***“This 'telephone' has too many shortcomings to be seriously considered as a means of communication. The device is inherently of no value to us," – Western Union, 1876.
***"Heavier-than-air flying machines are impossible," -- Lord Kelvin, 1895.
***"Drill for oil? You mean drill into the ground to try and find oil? You're crazy," When Edwin L. Drake tried to enlist funds for his project to drill for oil in 1859.
***"The abdomen, the chest, and the brain will forever be shut from the intrusion of the wise and humane surgeon," -- Sir John Eric Ericksen, British surgeon to Queen Victoria.
***"Louis Pasteur's theory of germs is ridiculous fiction." Pierre Pachet, Professor of Physiology at Toulouse, 1872

Posted by: Carl Bourhenne at January 28, 2008 1:01 PM

Carl: of course we can develop extend our healthspan, the question is when will this be significant?

Tj Green: oxidative damage is a factor in ageing but there are plenty of others and i see no evidence that it is the main cause. What has this to do with errors in DNA replication? Note that most errors are corrected and when they're not you get cancer, not ageing.

Posted by: richard at September 22, 2010 9:23 AM

I wonder if it would be possible to stimulate/genetically alter our bone marrow to constantly produce stem cells and then have these stem cells transported round the body via the circulatory system. If so, then maybe old, damaged cells would be constantly replaced by fresh, new cells, completely free of damage or mutation.

Posted by: Sam at June 14, 2011 8:15 AM

Perhaps the whole issue can be reduced to examine the subject of cell reproduction and make from a right time, the replica is exact, perfect, ie without the loss or mutation of any cellular element, so that from then on later, nothing changes in the body genetically.

Posted by: edu at October 19, 2012 7:01 AM

As Carl Bourhenne mentions above, anything is possible.

Posted by: Brandon at January 19, 2013 10:22 PM

i would like to live forever and believe we are nearing to solving this matter than people would think if only we could continualy give the body all the vitamins it need,s i do not believe the body would age but ourt mind must be balanced and prepared at first i believe yoga would help calm the mind and your belief would need to be strong

Posted by: gerald jagla at April 27, 2013 8:12 AM

Realmente hay un montón de fondos publicos y privados que son tirados a la basura cada día. Tenemos toda la industria cosmetica de cremas por ejemplo moviendo unos 250.000 millones de dolares anuales, sin tener ningún resultado real. Tenemos cantidades de gentes con ingresos que van a parar en la bebida y desbordes personales. Realmente, los politicos que dirigen las naciones, aún no están a la altura necesaria con los cambios que han habido en la ciencia y la tecnología, en los últimos 15 años. Habrá que esperar unas cuantas décadas más para que se pongan a tono con esto y aprendan a redirigir, esos excesos de fondos hacia fines útiles...el resto, al menos hasta hoy, es sólo utopía...lamentablemente.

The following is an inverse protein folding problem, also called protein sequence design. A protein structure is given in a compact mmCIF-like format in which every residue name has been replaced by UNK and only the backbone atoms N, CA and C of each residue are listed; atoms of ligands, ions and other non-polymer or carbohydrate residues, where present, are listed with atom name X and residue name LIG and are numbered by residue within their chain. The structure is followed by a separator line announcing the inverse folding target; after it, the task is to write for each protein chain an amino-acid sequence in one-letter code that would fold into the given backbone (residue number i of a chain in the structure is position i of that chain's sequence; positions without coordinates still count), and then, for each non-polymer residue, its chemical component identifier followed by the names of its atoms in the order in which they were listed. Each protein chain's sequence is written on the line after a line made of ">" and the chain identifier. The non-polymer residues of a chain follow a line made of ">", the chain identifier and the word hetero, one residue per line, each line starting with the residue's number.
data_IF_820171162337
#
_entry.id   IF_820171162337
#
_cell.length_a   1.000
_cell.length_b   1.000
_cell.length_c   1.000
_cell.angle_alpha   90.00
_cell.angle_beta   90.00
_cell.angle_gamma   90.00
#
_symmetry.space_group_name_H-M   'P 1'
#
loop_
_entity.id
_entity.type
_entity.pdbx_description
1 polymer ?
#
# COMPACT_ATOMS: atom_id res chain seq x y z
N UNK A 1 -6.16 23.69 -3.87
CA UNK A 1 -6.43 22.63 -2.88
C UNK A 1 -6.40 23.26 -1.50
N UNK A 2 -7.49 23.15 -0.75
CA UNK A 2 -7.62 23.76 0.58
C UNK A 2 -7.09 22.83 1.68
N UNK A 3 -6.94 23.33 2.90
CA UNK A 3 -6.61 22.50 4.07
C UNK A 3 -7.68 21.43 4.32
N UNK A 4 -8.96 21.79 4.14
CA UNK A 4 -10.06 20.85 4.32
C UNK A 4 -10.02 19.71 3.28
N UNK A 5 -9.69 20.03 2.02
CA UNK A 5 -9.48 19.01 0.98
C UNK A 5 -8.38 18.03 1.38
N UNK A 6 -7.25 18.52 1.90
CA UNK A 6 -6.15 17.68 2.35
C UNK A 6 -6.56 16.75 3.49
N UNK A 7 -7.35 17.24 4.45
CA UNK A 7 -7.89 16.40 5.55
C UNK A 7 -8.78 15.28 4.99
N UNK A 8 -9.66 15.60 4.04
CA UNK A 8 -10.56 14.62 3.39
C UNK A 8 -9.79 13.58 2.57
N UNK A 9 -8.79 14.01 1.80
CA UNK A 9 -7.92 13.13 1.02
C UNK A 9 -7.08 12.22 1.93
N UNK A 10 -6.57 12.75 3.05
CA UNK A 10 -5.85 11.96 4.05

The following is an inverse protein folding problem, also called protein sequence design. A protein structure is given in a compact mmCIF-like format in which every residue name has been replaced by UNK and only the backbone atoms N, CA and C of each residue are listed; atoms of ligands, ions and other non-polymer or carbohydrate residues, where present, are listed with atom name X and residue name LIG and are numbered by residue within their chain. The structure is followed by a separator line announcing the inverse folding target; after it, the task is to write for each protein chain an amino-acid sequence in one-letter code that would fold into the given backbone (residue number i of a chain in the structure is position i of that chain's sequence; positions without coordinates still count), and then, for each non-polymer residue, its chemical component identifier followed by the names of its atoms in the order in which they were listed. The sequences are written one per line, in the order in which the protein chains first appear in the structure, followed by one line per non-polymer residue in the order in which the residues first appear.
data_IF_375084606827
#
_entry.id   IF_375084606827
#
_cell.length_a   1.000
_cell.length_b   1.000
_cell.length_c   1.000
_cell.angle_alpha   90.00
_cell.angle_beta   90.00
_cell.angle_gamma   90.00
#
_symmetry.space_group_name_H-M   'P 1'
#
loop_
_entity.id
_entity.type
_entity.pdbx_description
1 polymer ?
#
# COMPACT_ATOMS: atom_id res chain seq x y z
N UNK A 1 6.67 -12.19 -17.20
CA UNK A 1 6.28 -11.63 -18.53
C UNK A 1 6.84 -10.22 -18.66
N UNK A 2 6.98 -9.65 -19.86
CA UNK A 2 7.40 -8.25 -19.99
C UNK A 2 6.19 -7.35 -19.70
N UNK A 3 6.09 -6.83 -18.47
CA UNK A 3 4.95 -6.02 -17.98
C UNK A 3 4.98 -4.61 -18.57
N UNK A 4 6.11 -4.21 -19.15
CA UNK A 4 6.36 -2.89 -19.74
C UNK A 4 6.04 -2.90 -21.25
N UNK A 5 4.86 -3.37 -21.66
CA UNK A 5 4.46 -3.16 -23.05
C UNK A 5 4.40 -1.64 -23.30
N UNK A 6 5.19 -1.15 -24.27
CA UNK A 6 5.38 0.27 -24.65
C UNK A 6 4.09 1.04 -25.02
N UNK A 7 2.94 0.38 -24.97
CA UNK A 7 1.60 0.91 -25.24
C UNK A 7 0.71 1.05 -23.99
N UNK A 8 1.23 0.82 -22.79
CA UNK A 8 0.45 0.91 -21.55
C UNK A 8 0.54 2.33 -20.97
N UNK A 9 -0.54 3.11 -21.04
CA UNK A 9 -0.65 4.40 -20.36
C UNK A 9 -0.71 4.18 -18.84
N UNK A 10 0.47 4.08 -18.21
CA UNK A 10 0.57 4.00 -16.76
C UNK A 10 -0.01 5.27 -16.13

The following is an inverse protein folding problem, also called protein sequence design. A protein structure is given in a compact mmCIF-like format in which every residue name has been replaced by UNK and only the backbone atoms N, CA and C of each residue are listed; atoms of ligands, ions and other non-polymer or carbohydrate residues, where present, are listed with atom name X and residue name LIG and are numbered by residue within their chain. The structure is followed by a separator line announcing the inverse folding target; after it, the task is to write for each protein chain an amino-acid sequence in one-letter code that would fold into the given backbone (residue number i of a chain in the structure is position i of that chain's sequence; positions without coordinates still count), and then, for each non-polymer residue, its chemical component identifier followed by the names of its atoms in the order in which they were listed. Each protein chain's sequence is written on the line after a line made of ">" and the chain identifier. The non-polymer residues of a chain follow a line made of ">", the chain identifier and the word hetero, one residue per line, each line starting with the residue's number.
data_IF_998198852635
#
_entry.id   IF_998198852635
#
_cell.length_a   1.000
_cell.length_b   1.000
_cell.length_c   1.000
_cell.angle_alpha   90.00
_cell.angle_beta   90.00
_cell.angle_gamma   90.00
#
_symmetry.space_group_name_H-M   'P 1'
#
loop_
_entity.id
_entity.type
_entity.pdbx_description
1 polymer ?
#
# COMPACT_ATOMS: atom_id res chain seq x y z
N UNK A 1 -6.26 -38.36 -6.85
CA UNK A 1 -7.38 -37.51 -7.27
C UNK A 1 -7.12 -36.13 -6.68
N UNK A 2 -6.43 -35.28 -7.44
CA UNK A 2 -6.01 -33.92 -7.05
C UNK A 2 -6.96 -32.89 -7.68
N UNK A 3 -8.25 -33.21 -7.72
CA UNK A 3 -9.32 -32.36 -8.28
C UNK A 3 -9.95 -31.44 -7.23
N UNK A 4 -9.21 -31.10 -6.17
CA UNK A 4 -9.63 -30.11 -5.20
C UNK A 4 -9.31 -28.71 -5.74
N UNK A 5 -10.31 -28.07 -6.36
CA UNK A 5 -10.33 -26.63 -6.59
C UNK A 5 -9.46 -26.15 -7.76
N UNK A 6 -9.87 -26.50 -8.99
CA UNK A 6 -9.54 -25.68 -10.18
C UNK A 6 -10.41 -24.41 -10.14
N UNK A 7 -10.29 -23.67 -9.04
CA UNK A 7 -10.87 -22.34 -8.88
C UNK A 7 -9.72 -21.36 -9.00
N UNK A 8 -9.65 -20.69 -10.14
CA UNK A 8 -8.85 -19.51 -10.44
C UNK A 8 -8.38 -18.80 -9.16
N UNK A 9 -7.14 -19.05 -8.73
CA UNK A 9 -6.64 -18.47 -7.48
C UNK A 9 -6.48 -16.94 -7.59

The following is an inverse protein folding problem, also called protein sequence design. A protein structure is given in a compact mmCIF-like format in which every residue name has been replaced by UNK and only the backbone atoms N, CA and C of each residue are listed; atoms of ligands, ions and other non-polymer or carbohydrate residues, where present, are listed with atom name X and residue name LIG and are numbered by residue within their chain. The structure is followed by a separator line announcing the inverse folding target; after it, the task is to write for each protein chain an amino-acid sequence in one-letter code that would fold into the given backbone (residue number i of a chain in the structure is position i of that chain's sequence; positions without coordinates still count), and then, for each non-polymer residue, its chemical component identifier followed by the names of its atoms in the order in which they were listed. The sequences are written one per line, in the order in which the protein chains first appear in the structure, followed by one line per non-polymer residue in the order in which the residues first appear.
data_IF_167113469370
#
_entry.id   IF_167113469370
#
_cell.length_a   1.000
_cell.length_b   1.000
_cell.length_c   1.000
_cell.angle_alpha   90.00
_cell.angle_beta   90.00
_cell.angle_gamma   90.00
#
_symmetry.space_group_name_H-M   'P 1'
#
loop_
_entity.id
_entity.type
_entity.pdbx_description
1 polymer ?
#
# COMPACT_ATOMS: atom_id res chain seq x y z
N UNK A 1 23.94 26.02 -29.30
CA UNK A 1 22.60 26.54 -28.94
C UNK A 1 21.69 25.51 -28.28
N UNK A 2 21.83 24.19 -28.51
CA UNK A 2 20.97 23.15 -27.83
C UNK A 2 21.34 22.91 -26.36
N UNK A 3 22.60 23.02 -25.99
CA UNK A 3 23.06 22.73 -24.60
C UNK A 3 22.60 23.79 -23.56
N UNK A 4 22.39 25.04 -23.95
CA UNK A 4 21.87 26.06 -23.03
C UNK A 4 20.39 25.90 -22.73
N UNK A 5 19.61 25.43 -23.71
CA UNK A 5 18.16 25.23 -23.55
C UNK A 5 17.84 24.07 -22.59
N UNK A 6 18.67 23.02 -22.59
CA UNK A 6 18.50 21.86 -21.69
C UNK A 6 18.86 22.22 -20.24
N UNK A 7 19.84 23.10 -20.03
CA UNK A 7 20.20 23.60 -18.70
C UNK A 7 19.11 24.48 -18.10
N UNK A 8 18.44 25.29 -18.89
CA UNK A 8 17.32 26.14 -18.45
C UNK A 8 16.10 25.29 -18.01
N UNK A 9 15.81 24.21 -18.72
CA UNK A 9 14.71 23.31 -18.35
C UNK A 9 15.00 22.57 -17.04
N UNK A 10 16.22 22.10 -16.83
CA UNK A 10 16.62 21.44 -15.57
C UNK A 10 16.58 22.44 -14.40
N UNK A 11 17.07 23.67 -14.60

Posted by: eduardo at January 24, 2014 10:14 AM

There is a lot of public and private funds that are thrown away every day. We have all the cosmetic creams industry for example moving some 250,000 million dollars annually, without having any real results. We have numbers of people with incomes that end up in the drink and personal excesses. Actually, the politicians who govern our nations, are not yet at the required height with the changes that have occurred in science and technology over the past 15 years. Let's wait a few more decades to put in tune with this and learn to redirect, those excess funds to other useful purposes ... at least until now, is just utopia ... unfortunately.

Posted by: eduardo at January 24, 2014 10:17 AM

I was reading the work of Academician V. P. Skulachev about the fight against aging. Skulachev compared the antioxidant SKQ1 with various commercially available antioxidants, food supplements and it turns out, that it can also appreciable extend the life of animals.

Posted by: Dobrota anti-aging suplements at August 15, 2014 1:34 PM

The old theory stating aging and degenerative diseases as the result of "DNA mutations" occurring as time goes by is flawed and it has been proven with plenty of evidences by a relatively new field of medicine called epigenetics. All that being said, I disagree with the interpretation given to the term "homeostasis" as the body's tendency to "cure" or "fix" itself if given proper time. The misinterpreted term is nothing but an innate programmed genetical mechanism present at cellular levels to adjust (balance) oxidative and reductive functions by acting on gene's expressions accordingly. Telomeres are just pons in the complex "game" and nothing will be accomplished by manipulating them independently... Nothing at all!. Truth is that by increasing reduction (antioxidant functions) the DNA related to the benefit offered that way will increase oxidation (metabolic functions) sirt1,2,3...7.
The opposite action will obviously conduct to increased fat. Weight, neurodegeneration, cardiovascular problems, et cetera.

Posted by: Miguel at December 5, 2015 3:26 PM